Today, my social media feeds are full of this screaming headline:

(Click for article)

As soon as I saw this, I threw my phone away from me and put my head back under the doona. Aren’t Fridays meant to be about celebrating a week well done and looking forward to the weekend?

Instead, I woke to far too many notifications about diabetes and death – words I really don’t like to see together, especially not so early in the morning.  Fortified with coffee, I took a deep breath and in I went, reading the article from top to bottom.

I’ve had a knot in the pit of my stomach all week. It moved in and made itself comfortable when the Australian PM started talking about easing lockdown restrictions. I’ve spent the last few days trying to work out how I can manage this anxiety in a sensible way, and not do what I really want, which is to build a cellar under our house, stock it with coffee, prosecco and Nutella, and move in there until sometime in 2030.

This article and the subsequent commentary twisted that knot tighter and pushed it in deeper. ‘I live here now,’ it seemed to be saying. And then added, ‘Get better WIFI; it’s patchy in here.’

The fact that the article raises more questions than it actually answers hasn’t helped. More details – details that may help to better understand exactly what is going on – won’t be published until next week. And so, without enough content to provide explanations, advice and information that might help PWD feel that perhaps it’s not all hopeless. Instead, The Guardian offered some throw-away lines about the associations and causes of type 1 and type 2 diabetes:

‘NHS England’s breakdown, published for the first time on Thursday, did not specify how many of the 5,873 diabetics who died had type 1 diabetes, an autoimmune condition not related to lifestyle, and type 2 diabetes, which is closely linked to being overweight. Fuller details will be published in an article in a medical journal next week.’

This just seems like an opportunity for people to appease people with type 1 diabetes, and point the finger and further stigmatise people with type 2 diabetes, instead of acknowledging that people with ALL types of diabetes might possibly find this news confronting. What is the relevance here to being overweight? If there is a correlation, please let us know and does it impact people with type 1 diabetes who are also overweight?

I am not for a moment saying that this sort of information should be hidden away or swept under the carpet. Of course, I want to understand how diabetes and COVID-19 interact. But there has to be a better way to get information to the masses without adding to the anxiety and worry. And definitely in a way that doesn’t sensationalise, point fingers and add to social stigma.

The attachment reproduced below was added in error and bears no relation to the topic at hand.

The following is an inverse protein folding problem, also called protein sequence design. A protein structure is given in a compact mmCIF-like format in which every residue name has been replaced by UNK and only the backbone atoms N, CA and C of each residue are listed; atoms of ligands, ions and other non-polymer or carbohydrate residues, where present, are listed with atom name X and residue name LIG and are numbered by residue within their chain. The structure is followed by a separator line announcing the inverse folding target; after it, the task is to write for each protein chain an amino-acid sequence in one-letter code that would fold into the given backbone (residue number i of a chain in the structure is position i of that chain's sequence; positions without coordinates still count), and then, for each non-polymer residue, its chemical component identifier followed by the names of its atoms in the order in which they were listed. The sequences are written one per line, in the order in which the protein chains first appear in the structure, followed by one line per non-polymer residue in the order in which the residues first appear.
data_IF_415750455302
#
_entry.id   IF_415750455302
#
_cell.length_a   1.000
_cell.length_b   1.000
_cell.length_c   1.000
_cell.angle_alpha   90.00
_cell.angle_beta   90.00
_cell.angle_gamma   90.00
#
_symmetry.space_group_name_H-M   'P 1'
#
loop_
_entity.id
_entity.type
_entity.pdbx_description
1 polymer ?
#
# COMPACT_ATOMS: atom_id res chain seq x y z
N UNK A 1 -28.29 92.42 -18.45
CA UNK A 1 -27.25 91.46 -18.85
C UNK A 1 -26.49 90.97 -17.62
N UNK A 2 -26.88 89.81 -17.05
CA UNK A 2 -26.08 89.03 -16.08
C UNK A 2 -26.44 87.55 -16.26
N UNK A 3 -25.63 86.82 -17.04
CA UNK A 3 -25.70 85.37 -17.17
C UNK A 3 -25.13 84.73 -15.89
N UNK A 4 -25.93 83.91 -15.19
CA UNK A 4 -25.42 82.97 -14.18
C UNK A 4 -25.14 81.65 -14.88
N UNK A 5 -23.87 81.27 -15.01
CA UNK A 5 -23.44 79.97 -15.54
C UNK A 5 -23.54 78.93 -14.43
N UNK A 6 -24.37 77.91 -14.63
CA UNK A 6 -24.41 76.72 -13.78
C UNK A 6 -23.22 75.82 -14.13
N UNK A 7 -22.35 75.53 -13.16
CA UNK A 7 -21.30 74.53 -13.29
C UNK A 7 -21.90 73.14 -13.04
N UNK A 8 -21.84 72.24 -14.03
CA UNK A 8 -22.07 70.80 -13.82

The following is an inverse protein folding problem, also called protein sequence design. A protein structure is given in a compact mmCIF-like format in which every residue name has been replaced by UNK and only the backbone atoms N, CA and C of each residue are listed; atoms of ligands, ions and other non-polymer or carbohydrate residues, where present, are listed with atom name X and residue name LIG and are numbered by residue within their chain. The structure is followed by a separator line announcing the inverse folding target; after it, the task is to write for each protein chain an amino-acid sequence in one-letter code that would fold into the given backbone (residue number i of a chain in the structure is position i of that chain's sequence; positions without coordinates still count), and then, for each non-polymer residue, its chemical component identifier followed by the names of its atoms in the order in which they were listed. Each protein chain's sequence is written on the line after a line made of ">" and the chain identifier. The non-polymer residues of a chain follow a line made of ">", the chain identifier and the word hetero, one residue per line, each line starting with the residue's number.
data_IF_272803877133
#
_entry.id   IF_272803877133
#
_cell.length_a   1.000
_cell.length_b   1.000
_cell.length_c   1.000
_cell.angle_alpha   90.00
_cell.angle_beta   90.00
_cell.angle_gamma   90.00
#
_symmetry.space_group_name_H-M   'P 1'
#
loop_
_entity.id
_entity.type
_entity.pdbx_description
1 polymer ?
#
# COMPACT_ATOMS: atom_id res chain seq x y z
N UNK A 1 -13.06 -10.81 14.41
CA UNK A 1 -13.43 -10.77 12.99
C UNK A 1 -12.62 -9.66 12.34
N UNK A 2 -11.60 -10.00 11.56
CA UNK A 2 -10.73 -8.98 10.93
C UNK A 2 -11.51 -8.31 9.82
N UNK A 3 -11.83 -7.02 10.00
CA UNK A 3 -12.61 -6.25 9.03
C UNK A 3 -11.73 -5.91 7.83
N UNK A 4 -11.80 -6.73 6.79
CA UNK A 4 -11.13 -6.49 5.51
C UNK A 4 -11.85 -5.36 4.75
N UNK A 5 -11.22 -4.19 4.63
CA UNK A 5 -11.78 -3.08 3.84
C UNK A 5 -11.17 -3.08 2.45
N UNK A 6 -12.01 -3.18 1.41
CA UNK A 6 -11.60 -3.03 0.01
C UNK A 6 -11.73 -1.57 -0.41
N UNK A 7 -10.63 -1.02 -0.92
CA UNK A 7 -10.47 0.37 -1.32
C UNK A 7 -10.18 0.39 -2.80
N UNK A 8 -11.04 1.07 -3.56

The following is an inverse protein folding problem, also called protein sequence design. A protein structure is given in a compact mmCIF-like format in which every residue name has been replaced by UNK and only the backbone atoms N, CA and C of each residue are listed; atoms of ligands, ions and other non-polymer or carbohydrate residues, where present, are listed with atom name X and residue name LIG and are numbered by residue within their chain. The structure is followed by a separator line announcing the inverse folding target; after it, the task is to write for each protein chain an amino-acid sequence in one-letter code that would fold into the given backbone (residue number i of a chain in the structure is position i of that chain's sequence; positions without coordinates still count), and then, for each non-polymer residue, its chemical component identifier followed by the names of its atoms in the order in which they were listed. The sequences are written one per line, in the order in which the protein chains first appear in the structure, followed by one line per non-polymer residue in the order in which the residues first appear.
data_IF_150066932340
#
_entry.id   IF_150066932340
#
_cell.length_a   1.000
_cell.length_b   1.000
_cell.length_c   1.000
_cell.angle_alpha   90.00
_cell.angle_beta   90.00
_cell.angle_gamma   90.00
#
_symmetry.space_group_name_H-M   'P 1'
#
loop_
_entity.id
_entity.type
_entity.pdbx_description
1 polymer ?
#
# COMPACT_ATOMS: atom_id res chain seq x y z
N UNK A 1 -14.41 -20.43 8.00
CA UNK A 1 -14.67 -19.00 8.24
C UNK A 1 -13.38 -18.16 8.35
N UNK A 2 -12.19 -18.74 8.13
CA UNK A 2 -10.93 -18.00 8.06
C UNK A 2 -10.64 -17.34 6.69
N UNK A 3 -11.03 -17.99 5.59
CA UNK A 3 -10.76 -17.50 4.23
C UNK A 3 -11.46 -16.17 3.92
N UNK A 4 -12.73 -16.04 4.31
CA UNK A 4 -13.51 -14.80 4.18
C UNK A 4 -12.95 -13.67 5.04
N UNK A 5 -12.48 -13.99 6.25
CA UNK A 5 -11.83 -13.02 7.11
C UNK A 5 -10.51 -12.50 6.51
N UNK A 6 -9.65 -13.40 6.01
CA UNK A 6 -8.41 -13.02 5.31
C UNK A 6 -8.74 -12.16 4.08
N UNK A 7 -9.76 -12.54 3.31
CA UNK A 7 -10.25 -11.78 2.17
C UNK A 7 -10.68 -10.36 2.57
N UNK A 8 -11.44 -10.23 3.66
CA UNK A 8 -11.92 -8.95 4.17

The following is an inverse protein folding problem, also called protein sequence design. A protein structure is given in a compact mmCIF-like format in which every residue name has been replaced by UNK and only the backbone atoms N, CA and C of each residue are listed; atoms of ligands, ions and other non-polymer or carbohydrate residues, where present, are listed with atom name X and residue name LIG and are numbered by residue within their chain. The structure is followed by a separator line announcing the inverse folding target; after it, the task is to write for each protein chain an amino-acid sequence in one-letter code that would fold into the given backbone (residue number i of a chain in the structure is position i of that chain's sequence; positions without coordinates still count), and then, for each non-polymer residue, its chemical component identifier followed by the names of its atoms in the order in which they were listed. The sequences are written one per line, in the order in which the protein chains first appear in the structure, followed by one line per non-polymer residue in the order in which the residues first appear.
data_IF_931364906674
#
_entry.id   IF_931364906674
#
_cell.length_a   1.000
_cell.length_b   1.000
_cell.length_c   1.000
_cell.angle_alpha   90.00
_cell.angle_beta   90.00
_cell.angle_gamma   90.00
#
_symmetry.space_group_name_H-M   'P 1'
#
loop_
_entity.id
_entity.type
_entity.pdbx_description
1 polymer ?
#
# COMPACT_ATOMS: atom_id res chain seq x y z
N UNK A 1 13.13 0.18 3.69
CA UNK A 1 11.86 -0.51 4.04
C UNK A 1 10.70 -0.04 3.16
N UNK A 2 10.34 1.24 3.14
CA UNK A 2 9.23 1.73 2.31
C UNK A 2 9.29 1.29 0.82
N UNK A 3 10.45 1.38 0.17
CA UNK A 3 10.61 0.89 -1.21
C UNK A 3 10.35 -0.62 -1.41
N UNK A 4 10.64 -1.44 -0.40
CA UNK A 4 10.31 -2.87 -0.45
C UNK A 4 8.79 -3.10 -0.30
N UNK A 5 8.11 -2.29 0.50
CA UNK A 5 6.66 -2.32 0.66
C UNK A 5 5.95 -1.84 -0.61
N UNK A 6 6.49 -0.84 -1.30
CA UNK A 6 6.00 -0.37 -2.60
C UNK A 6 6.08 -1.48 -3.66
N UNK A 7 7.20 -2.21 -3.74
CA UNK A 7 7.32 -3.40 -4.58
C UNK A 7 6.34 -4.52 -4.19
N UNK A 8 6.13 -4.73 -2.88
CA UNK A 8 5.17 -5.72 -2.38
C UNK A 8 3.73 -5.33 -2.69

The article goes on to highlight the link between Alzheimer’s disease and deaths due to COVID-19, and as I read the quote from Alzheimer’s Research UK’s director of policy and public affairs, Samantha Benham-Hermetz, I wanted to reach into my MacBook and give her a metaphoric, and therefore socially distant, hug. She said:

‘This shocking news will no doubt bring even more worry and fear to people affected by dementia and their loved ones, during an already challenging time.’

I know that I and so many of my friends living with diabetes, and their loved ones, have been feeling worried and scared since this all started, and this article has the potential to add a lot more. The fact that this response was acknowledged out loud (and I think it’s fair to say that people affected by diabetes would be feeling the same as those affected by dementia) made me feel so grateful and heard.

Statistics are statistics, and data are important; I know that. But sharing data with the masses only works if it is done effectively and communicated in a way that doesn’t leave people feeling hopeless, but rather empowers us to make decisions that contribute to minimising risk.

My heart breaks for my friends with type 2 diabetes, and their families, who not only have to digest this headline and information, but also need to consider how the cavalier and simplistic definition of type 2 diabetes will now be interpreted by the general population who already are so quick to blame and stigmatise.

I live with diabetes, and I understand that I am high risk of complications, and so it seems, death if I get COVID-19. But mostly, more than anything else, I am a person trying to make sense of all of this and stay safe, healthy and sane – just like everyone else.

P.S. Hey – Guardian UK – I fixed this para for you:

‘NHS England’s breakdown, published for the first time on Thursday, did not specify the type of diabetes with which the 5,873 people who died were diagnosed. Fuller details will be published in an article in a medical journal next week.’